“She lost all her sisters, she lost her parents; she lost everybody,” Anna’s daughter Sylvia Eisman explained.
When Plaszow was liquidated Anna was taken to Auschwitz-Birkenau, and a harrowing period ensued. But with the arrival of Schindler’s list, a miracle happened. “[It’s] a mystery … she never knew how it came about,” Eisman said.
Those lucky enough to be on the list were taken to Brunnlitz, in Czechoslovakia, where Schindler’s munitions factory was. To Anna’s surprise and joy, she arrived to discover her husband was there too, having been brought from a different camp. They would remain there until liberation.
“She always sung the praises, not only of Oskar Schindler, but of Mrs Schindler. Mrs Schindler was an angel, she said. How she looked after people and brought them food, and she was such a loving person and so kind,” Eisman recalled.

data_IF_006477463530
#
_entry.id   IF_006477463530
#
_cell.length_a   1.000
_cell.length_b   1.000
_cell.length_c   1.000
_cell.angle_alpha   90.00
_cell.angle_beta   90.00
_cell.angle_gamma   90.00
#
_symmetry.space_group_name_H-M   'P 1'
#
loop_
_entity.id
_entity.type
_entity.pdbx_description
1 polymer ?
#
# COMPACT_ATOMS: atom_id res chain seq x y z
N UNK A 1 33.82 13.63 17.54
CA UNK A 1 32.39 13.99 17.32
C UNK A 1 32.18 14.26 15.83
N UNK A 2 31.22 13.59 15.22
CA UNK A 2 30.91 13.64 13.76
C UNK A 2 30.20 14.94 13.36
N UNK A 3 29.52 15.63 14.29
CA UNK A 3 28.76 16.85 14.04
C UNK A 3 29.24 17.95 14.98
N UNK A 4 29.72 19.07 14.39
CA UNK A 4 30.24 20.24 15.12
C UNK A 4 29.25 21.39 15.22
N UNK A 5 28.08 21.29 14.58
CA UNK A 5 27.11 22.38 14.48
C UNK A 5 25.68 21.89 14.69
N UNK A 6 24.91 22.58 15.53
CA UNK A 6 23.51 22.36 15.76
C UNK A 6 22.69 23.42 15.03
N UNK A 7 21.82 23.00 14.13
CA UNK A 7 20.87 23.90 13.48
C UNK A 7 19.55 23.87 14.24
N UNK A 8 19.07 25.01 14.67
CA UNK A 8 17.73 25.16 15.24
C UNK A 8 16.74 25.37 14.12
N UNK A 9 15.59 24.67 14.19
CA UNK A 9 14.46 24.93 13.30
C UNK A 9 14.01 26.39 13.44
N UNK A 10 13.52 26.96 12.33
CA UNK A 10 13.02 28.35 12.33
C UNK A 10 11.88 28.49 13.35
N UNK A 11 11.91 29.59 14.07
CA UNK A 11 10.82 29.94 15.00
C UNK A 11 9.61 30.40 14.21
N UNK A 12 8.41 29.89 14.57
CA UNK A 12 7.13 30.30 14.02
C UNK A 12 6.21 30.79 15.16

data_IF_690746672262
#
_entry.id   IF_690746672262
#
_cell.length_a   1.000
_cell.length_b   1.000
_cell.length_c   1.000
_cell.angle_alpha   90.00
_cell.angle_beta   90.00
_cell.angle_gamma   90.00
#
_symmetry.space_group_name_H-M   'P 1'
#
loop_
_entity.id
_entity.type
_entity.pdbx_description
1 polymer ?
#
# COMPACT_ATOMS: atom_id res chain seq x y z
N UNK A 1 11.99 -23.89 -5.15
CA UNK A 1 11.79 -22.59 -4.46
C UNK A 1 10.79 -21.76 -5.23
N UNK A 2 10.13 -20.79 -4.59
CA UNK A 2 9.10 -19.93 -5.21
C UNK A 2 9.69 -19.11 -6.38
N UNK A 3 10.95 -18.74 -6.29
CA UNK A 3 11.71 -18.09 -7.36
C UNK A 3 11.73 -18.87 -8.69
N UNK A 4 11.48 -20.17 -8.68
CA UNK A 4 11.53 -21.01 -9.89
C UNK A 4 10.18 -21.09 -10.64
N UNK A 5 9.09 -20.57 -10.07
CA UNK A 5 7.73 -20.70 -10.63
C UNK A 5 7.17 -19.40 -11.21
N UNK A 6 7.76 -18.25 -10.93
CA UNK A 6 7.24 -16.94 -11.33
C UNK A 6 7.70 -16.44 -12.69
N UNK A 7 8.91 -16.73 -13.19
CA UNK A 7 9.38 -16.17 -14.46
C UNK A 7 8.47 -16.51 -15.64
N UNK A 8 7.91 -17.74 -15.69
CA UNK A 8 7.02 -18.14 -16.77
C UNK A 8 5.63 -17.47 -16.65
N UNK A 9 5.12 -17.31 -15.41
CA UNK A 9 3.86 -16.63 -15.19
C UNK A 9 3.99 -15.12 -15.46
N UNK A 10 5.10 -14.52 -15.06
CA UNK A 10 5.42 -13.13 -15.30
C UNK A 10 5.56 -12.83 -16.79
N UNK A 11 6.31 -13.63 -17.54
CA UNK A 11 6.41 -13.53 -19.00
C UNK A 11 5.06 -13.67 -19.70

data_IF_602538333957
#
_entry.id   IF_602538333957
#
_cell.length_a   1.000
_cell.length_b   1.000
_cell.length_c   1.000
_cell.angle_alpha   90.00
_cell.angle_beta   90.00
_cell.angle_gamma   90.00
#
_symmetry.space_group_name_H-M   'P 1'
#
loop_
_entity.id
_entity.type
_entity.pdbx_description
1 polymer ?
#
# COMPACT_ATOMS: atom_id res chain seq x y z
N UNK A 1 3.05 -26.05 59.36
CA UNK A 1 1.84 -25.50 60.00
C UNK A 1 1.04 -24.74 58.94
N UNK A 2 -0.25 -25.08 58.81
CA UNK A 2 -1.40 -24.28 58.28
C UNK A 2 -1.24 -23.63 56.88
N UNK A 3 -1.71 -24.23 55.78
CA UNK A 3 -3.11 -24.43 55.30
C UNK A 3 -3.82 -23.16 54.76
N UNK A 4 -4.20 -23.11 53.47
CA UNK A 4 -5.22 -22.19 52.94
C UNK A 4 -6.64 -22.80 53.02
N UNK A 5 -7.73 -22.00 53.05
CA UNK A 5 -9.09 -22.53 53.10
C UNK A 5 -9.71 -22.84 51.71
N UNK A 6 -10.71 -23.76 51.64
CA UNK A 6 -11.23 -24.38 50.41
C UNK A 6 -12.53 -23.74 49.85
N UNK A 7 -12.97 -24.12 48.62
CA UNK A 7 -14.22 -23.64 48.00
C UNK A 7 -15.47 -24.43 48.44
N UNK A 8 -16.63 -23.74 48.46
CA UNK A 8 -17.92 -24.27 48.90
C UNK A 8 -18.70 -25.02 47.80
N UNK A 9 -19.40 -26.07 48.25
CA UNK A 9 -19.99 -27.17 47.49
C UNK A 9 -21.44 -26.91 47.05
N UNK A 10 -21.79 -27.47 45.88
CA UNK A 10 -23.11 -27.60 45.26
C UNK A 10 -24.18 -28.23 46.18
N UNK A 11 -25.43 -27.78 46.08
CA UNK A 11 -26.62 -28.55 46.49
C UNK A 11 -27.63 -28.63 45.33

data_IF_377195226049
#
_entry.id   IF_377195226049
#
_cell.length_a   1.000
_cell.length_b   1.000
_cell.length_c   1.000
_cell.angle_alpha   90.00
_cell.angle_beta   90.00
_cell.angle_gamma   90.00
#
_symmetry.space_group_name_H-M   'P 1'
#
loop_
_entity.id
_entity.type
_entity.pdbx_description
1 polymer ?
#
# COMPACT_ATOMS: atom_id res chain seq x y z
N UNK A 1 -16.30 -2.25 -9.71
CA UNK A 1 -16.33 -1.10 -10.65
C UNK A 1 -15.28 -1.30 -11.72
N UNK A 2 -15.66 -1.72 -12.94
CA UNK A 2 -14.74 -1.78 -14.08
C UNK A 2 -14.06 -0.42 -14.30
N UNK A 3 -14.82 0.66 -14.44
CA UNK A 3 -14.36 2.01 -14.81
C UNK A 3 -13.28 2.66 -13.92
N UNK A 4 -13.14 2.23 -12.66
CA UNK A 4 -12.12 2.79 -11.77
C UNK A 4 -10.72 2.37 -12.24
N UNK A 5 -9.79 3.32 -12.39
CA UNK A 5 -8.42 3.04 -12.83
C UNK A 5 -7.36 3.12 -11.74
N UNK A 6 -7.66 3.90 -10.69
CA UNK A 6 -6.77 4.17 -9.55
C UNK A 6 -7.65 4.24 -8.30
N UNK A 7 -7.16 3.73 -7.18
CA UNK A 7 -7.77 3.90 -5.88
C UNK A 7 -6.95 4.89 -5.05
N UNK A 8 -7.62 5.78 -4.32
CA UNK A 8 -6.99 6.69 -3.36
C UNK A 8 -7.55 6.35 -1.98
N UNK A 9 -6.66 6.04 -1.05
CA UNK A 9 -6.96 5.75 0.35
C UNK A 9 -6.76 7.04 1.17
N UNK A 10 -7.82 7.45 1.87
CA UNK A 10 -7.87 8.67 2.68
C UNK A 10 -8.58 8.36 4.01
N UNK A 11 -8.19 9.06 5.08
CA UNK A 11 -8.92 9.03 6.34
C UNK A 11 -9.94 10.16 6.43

After the war, Anna and Mundek stayed for some time in Berlin, where there was a Red Cross mission for people to try to find missing relatives.
In 1950 they came to Australia where Anna was set to make her mark on the fashion industry. She would go on to open the women’s boutique Anna Rich for Fashion and Quality in Eastwood.
Anna would often stage fashion parades to raise money for charities, Jewish and otherwise.
“She was never limited by racial or ethnic or religious boundaries. She believed there was good in everybody, and she wanted to give back to Australia because she loved Australia, and Australia had been so wonderful to her,” Eisman said.
“[She] was just a most non-judgmental, loving, kind, generous person – and there was no bitterness. I couldn’t understand it. I felt angry for her. But she just wanted to get on with it … She never saw herself as a victim; she was a survivor and a thriver.”
Anna, who was a resident of Montefiore Home in Randwick, is survived by daughter Sylvia, son Gregory, grandchildren and great-grandchildren.
Anna Reich passed away at the age of 94.